Abstract P245: Increased Hospital Length of Stay as a Predictor of Heart Failure Readmission
Background: Heart Failure (HF) is a major cause of morbidity and mortality with a global prevalence estimated at 16 million. Understanding the risk factors and predictors assists in identifying patients at high risk of subsequent re-hospitalization and death. Consequently, we hypothesized that hospital Length of Stay (LOS) can predict the risk of HF patients’ readmission within a year from an indexed HF hospitalization.
Methods: A total of 1,255 HF patients admitted to a VA medical center between January 2004 and December 2009, were identified with IDC-9 code for HF. In order to reduce selection bias, patients were required to have at least on HF readmission from the index HF hospitalization. LOS was categorized in two groups (less than 7 days and more than 7days). The study sample was analyzed using Kaplan Meier (KM) estimate and Cox proportional hazard regression in order to assess the risk of patients’ readmission within a year from their indexed HF hospitalization at a significance level of 0.05.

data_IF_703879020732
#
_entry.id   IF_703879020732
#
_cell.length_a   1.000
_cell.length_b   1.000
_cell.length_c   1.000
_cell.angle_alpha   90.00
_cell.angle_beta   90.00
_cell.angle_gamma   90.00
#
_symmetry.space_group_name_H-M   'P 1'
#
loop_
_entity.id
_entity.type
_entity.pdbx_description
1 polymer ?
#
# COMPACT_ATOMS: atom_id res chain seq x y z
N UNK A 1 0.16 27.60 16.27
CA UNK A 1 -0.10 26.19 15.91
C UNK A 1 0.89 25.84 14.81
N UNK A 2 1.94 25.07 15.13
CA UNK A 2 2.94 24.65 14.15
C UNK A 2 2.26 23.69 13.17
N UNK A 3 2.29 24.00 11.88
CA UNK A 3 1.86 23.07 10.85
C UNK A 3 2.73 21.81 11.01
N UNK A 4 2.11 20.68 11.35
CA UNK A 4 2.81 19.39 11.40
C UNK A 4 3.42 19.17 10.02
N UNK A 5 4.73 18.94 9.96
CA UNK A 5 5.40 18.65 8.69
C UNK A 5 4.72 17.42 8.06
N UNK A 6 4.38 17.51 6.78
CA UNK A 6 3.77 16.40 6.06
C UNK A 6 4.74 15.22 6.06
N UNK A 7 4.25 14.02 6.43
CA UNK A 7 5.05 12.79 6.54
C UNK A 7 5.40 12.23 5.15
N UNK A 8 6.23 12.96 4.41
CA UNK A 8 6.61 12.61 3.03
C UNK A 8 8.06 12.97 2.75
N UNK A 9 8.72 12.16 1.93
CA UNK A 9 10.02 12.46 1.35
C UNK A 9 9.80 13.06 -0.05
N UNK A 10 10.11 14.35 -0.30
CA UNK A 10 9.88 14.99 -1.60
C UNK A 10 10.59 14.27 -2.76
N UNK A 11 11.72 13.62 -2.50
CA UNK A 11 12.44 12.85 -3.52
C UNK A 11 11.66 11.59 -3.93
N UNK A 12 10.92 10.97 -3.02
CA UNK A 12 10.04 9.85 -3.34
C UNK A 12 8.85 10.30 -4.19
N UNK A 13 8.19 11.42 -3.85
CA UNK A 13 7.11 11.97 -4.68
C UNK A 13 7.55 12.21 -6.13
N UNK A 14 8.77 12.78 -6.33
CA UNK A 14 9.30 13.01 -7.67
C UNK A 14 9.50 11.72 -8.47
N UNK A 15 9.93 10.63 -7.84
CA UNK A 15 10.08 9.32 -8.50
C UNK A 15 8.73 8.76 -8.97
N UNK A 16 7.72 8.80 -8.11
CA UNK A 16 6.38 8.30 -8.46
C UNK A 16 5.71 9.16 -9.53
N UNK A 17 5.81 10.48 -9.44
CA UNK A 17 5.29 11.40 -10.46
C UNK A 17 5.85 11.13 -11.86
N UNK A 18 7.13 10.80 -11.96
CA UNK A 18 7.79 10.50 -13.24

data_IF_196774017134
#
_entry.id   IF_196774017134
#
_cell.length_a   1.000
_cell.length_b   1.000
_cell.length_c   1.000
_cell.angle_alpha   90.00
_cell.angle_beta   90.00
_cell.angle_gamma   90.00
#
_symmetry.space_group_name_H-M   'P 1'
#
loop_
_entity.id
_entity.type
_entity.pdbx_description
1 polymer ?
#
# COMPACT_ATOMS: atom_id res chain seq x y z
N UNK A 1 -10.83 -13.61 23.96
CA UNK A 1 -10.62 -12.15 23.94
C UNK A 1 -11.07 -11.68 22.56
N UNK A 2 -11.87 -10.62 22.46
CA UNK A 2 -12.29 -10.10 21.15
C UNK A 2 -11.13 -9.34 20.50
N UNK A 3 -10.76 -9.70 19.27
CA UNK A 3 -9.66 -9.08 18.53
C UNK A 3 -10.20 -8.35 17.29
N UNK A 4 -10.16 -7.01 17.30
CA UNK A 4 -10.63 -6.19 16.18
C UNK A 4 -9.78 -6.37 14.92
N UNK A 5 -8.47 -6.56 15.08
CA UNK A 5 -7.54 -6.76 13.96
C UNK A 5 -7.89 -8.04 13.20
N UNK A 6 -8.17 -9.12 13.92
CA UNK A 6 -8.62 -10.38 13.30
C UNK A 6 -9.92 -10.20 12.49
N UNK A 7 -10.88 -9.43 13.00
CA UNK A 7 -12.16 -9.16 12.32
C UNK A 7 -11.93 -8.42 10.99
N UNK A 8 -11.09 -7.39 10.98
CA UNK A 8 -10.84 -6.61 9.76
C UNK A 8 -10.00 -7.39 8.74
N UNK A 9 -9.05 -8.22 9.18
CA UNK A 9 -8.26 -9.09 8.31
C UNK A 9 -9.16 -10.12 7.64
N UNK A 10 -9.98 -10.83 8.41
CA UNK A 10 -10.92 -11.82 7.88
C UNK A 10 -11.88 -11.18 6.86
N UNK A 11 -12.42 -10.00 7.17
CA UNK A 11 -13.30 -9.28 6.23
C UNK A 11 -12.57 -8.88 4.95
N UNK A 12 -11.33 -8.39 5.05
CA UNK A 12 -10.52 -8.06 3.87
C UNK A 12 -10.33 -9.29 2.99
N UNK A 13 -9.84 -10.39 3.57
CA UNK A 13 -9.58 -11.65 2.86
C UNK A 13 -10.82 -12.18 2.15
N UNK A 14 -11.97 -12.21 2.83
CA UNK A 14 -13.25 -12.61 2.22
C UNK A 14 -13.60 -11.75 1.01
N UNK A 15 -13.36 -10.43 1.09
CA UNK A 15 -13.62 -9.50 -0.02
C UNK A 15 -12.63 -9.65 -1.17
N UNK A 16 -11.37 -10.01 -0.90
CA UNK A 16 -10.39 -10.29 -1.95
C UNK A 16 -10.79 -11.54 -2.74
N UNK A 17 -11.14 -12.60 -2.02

Results: Among the HF patients identified, 511 met the inclusion criteria. The KM curves below show that patients with LOS greater than 7days are more likely to be readmitted compared to those with LOS less than 7 days. Cox proportional hazard regression confirmed this finding with a hazard ratio of 1.39 (CI: 1.08 – 1.79) and a p-value = 0.012 while adjusting for age, tobacco use, diabetes and medications at first HF discharge.
Conclusion: From this study sample, we can predict that patients with LOS greater than 7 days are 1.39 times more likely to be readmitted within a year compared to those with LOS less than 7 days.
- © 2012 by American Heart Association, Inc.